In my last post, I took a historical perspective on the relationship between previous stock market "corrections" and major changes in the IT market during those same periods. Those changes were the switch from mainframes to minis in the 70s; the switch from minis to PCs in the 80s and early 1990s; and the movement to making PC technology into commodity servers earlier this decade. If history serves its usual function of telegraphing the future, what similar changes can we expect from the September/October 2008 financial market "break?"
In writing this series of posts on the stock-market/credit-crunch/recession, I am assuming we are near another Dow low that affects IT. I am also assuming just a recession is coming, as opposed to a total depression. I consider the future implications for both IT guys and the IT market in two chunks: the near-term (2009-2010) and the long-term (2011-forward).
In the near term, this will not be about technology changes. It will be about jobs and budgets. This recent blogpost on Techworld Australia discusses the effect of open source software on IT jobs, but many of the article's points apply if you change the words "open source" to "recession." There is an IT skills shortage and competent IT people will find work despite a downturn. In other downturns, you might have had to move geographically to take advantage, but telecommuting might make that less necessary in this downturn.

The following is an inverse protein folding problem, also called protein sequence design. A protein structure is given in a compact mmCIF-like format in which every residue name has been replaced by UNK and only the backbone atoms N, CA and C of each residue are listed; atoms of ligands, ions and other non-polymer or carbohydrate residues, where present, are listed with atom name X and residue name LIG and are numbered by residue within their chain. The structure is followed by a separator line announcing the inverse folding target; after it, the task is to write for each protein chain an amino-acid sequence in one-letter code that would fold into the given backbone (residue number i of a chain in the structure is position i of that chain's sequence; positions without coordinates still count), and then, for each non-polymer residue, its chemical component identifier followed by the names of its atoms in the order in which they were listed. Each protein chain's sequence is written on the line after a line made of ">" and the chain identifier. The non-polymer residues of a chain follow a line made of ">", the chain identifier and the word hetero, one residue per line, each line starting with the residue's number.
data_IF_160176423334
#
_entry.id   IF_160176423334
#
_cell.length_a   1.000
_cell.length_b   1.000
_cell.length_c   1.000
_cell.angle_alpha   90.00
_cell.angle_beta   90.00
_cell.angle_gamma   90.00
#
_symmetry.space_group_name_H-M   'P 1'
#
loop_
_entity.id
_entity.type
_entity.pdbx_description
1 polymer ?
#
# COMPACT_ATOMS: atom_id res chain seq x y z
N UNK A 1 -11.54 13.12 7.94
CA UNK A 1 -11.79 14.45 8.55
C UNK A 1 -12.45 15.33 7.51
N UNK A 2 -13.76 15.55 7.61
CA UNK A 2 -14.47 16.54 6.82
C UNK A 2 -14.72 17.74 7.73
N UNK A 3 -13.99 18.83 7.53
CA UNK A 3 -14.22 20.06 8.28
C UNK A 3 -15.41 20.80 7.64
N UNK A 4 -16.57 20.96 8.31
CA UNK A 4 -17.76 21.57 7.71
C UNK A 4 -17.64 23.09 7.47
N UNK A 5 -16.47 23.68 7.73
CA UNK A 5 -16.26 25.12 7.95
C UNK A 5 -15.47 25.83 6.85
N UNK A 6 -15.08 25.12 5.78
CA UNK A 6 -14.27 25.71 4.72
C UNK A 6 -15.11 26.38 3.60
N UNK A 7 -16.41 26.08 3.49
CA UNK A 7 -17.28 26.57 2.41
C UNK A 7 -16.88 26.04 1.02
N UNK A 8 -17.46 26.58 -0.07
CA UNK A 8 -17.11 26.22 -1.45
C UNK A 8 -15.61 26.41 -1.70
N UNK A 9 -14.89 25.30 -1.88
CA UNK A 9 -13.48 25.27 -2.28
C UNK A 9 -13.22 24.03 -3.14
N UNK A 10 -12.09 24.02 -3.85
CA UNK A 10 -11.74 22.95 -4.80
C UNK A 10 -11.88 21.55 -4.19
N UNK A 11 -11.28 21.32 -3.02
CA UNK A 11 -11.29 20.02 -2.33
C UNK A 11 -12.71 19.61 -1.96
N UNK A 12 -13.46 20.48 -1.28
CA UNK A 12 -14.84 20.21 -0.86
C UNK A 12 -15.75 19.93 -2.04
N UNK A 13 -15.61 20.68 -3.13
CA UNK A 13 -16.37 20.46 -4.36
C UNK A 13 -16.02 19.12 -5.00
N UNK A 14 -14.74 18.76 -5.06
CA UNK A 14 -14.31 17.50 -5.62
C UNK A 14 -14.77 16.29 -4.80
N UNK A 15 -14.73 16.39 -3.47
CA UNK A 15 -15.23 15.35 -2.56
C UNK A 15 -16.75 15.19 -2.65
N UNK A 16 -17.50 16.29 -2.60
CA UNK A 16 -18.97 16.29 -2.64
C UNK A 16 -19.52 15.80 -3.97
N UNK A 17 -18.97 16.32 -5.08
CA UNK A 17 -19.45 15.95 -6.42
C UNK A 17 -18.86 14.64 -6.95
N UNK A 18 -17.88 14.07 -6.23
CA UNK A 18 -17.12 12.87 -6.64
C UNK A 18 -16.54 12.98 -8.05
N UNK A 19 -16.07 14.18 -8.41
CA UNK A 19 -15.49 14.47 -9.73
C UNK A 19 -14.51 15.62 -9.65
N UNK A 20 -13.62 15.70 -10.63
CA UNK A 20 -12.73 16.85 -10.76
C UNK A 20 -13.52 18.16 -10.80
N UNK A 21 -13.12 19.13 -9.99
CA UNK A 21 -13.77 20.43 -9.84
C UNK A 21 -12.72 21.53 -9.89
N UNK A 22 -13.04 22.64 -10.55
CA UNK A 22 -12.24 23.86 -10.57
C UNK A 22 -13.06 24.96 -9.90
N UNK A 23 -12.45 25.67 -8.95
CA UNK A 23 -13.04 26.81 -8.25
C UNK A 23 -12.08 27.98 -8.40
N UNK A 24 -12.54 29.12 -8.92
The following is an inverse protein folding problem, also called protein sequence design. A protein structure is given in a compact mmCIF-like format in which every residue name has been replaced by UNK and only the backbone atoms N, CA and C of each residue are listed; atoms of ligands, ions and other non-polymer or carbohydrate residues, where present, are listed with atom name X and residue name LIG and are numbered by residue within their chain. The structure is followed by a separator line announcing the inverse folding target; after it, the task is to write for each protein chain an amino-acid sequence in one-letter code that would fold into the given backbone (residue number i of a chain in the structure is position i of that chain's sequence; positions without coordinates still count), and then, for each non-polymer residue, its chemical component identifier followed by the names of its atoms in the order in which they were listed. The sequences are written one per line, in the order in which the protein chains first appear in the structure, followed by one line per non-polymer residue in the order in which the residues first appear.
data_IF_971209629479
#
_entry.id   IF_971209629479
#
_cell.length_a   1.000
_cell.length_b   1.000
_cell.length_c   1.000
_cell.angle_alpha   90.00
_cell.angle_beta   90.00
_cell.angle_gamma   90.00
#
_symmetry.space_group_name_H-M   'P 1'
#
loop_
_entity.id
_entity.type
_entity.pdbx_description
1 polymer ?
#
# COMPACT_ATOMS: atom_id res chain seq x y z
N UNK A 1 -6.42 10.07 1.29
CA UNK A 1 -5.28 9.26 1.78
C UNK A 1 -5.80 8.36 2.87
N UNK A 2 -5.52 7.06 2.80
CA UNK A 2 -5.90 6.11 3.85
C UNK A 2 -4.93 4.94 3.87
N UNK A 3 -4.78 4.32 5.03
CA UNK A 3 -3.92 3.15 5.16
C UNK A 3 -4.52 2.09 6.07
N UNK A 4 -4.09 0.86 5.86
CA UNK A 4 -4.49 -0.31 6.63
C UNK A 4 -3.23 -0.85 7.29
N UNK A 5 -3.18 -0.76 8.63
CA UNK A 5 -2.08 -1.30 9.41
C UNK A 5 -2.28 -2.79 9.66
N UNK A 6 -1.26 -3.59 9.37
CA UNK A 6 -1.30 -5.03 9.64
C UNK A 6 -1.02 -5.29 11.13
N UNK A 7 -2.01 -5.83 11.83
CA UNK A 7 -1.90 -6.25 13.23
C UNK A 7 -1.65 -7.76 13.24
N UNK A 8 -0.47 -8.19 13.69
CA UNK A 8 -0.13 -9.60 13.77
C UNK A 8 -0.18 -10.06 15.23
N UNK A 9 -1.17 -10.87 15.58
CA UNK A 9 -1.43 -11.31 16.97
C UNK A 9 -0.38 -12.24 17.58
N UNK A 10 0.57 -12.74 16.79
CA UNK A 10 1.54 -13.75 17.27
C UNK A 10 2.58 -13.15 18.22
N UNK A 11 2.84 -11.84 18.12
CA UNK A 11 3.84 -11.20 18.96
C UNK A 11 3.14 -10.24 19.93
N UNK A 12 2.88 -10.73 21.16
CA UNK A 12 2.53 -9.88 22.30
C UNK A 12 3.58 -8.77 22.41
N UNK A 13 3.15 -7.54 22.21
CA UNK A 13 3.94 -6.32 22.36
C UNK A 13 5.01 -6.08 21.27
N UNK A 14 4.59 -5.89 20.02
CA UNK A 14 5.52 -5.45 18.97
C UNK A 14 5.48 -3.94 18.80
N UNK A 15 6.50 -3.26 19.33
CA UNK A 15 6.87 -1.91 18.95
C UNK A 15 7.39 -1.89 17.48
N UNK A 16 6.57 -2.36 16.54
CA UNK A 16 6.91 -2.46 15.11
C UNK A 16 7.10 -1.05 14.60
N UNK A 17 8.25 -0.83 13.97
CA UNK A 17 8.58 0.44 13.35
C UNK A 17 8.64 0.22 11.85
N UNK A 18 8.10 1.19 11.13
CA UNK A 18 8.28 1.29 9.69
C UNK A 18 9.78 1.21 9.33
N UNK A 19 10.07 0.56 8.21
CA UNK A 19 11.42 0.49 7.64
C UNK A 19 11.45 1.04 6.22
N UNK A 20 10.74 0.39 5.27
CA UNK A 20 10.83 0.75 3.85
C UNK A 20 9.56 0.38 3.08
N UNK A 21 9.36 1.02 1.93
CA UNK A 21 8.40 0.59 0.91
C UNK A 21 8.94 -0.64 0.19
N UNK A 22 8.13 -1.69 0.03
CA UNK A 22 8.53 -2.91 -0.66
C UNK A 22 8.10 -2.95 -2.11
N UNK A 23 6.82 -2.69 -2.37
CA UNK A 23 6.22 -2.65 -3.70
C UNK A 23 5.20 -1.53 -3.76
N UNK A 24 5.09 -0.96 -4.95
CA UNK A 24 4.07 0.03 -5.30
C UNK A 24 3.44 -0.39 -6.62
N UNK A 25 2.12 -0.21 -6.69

To key off the Techworld article, recessions make enterprises more agile and resourceful. IT can be a prime mover in enabling agility and resourcefulness. The opportunity for the IT individual and the team is to lead the agility movement rather than to wait for it to be imposed on them by C-level management.
The good news among the depressing headlines is that in this recession, for the first time in business history, IT is like some of the bailed-out companies that received all kinds of government money in the last few weeks. That is, IT is "too big to fail." IT is so intrinsic to the operations of every enterprise -- and more importantly, each enterprise's interaction with its customers and suppliers -- that its budget can't be arbitrarily cut.
But make sure you are employed in an industry you like because, going forward, your knowledge of IT's implications on your own company's business plans and the fortunes of the industry in which your own company plays is going to be more important than a "commodity" understanding of how the devices or software work.
The final post in this series will discuss what this all means for the years after 2009-2010, when the next boom begins.